The High Court has ruled against two developers associated with a former contingent called Epsilon for infringing copyright by selling cheat software that they coded for Grand Theft Auto V (“GTAV”).


The claim concerned the development, distribution and sale of cheat software for use by players of the video game GTAV. Having sold in excess of 85 million copies GTAV is the best-selling video game of all time.

The software related to a “mod menu” which allowed users to gain advantages and included the ability to unlock virtual items including currency used in the game that would usually have to pay for.

Originally there were five defendants however claims against three of them have been settled by way of consent orders, which left two defendants to defend the claim.

In January 2020, the claimants who are the publishers and developers of the game, applied to the Court for either for strike-out, (meaning the Court can dismiss without a full hearing of the evidence) for failure to serve evidence as required by an order (CPR 3.4(2)(c)), or alternatively for summary judgment as there was no real prospect of successfully defending the claim and no other compelling reason why the case should be disposed of at trial (CPR 24.2(a)(ii)).


The claimants, Take-Two Interactive Software Inc and Rockstar Games Inc, alleged breach of contract in that the two defendants breached terms in (i) the end licence agreement and (ii) the terms of service and online code of conduct which users agree to prior to installing and playing the game. The claimants also claim that the defendants knowingly induced breaches of contract by their own customers – users of the Epsilon mod menu.

The last part of the claim is for copyright infringement, namely that the defendants copied parts of the GTAV computer program contrary to s 16(1)(a) of the Copyright Designs and Patents Act 1988 (“CDPA”). They also state that the defendants made adaptations, contrary to ss 16(1)(e) and 21 CDPA.

The claimants also state that copyright was infringed by the authorisation of infringements of copyright by users of the Epsilon mod menu, contrary to s 16(2) CDPA. They also claimed that under s 296 CDPA Epsilon incorporated a workaround that enabled unauthorised tampering and hacking.  The claimants say that if one or more players have the benefit of the Epsilon software in a group of users playing together, that seriously harms the gameplay experience for other players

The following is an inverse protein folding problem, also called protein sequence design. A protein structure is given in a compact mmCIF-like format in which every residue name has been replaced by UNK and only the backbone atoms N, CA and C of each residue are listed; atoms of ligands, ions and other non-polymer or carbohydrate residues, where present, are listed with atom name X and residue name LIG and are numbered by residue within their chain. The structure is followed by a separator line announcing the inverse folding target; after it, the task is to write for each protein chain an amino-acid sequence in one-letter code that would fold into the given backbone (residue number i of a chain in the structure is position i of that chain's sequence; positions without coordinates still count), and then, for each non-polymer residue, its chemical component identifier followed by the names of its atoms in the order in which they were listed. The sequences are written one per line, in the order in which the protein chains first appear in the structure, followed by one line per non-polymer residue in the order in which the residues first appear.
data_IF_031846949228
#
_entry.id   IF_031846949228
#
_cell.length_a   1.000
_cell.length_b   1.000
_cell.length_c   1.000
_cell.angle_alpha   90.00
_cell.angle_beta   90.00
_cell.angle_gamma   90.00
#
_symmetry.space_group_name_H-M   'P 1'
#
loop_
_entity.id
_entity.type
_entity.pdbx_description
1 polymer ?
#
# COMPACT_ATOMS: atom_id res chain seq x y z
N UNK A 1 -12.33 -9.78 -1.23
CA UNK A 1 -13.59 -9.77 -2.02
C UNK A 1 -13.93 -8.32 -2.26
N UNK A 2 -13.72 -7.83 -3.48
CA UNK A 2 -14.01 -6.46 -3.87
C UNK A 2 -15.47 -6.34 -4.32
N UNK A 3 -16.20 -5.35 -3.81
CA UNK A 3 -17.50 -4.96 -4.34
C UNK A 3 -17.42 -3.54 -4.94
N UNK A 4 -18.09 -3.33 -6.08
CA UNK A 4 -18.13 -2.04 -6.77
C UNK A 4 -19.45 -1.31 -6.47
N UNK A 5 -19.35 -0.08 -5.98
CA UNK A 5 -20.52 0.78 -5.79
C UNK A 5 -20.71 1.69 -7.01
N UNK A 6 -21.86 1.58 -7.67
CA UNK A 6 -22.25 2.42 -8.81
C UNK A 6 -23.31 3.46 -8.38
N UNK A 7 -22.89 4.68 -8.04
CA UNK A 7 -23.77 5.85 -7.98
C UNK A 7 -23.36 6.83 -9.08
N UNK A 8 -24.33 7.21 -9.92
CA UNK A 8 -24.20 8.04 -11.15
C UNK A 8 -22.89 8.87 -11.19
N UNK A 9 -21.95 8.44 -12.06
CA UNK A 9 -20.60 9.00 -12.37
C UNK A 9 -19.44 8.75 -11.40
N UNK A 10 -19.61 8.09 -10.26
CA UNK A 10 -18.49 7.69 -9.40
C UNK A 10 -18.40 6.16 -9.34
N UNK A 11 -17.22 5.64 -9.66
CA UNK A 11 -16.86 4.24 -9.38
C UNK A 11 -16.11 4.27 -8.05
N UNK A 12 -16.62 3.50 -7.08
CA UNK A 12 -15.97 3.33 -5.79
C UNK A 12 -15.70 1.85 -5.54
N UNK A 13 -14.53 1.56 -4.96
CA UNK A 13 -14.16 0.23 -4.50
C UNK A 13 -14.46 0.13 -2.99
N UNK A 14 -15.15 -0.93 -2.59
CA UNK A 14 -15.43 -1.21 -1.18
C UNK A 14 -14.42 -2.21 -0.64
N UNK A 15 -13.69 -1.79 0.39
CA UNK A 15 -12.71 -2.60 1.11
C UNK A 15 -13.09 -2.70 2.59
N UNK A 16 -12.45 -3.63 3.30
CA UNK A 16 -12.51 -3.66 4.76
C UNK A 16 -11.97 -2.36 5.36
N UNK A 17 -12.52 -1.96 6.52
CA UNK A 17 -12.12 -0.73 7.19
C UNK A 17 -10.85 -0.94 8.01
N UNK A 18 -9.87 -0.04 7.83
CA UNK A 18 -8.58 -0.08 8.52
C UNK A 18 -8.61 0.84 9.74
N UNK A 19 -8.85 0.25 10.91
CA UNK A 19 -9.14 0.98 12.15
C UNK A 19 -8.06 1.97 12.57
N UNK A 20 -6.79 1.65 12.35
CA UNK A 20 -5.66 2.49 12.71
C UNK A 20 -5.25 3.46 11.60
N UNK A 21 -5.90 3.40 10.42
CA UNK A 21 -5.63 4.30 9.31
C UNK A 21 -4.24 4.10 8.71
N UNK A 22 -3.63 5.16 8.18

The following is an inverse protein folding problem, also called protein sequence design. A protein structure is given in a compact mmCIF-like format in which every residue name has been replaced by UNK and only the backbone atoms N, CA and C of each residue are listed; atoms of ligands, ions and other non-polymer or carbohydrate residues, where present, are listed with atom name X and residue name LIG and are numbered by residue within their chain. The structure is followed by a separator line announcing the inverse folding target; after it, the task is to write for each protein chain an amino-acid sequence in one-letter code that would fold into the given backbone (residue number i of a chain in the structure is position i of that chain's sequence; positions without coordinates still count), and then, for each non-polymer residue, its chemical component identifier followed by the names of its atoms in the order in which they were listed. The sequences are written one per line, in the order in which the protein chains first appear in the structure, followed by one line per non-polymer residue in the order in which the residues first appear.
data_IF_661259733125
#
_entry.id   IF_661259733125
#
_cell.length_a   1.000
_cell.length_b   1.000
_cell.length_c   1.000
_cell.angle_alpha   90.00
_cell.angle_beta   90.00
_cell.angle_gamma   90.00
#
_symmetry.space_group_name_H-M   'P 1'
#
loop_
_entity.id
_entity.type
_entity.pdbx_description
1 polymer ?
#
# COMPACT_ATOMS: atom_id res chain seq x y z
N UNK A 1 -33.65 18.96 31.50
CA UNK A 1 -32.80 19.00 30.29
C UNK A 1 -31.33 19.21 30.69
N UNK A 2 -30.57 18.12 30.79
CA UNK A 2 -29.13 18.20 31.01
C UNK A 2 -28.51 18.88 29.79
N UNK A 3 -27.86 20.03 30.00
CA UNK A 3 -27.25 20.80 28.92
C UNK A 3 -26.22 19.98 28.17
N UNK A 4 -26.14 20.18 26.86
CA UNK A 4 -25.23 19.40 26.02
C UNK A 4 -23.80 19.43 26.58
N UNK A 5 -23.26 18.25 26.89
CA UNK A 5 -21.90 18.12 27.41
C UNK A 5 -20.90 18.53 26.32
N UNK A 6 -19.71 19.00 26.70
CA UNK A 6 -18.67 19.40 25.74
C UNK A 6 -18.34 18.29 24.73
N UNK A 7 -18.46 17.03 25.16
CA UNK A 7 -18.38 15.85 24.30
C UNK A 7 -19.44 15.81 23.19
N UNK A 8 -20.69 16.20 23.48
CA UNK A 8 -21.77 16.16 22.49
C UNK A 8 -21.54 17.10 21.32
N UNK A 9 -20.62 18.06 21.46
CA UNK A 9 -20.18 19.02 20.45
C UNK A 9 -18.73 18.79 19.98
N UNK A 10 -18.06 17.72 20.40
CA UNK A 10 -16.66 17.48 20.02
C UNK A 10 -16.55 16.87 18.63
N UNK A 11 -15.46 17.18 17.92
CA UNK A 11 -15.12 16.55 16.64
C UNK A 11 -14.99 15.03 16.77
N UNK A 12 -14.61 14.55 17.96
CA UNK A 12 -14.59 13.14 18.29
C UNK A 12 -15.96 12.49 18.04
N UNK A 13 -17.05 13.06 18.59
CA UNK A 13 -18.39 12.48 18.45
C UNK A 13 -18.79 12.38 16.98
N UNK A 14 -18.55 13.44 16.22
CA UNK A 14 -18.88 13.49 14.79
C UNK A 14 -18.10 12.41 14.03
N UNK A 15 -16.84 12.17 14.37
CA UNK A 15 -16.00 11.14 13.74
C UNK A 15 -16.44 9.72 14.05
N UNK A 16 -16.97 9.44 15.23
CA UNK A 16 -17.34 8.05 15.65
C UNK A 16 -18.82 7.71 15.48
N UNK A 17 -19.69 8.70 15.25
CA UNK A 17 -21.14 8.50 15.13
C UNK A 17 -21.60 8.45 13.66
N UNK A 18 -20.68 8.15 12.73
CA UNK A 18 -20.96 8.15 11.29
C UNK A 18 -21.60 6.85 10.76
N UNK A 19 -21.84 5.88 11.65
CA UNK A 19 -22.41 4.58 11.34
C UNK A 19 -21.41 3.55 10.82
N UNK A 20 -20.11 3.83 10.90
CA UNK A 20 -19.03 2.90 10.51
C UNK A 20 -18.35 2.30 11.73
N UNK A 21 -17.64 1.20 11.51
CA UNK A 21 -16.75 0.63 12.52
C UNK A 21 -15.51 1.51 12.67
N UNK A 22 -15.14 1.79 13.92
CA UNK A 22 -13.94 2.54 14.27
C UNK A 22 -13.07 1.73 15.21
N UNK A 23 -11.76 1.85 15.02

The defendants argued that they had included a disclaimer of liability to people who used their software. However, the Court agreed with the claimants that this was mere “window dressing”

They also argued that they had downloaded the source code to their software from a notorious public site containing cheat codes. This argument was also rejected.


Mrs. Justice Falk granted a summary judgment in favour of the claimants, meaning that the case will not go to trial. The test for summary judgment is that the claim or defence has no real prospect of success and that there is no other compelling reason for the matter to proceed to trial.

The Court found that by selling the Epsilon cheat to consumers, the defendants authorised copying of the GTAV program or substantial parts of it. S.16 CDPA states that copyright is infringed if, without a licence from the copyright owner to do so, a person either does or authorises another to do various acts, which include copying.

Mrs. Justice Falk agreed with the claimants that the use of Epsilon by players results in infringement taking place when they activate the cheat software. The defendants supplied the chat and therefore the means of infringement. The court also found in favour if the claimants with regards to the breach of contract against one defendant, however the charge was dropped against the other as they were a minor when the offense took place.

The decision was concerned with liability only and does not determine quantum. Costs incurred will be decided later, with Mrs. Justice Falk stating that she hoped this could be settled out of Court.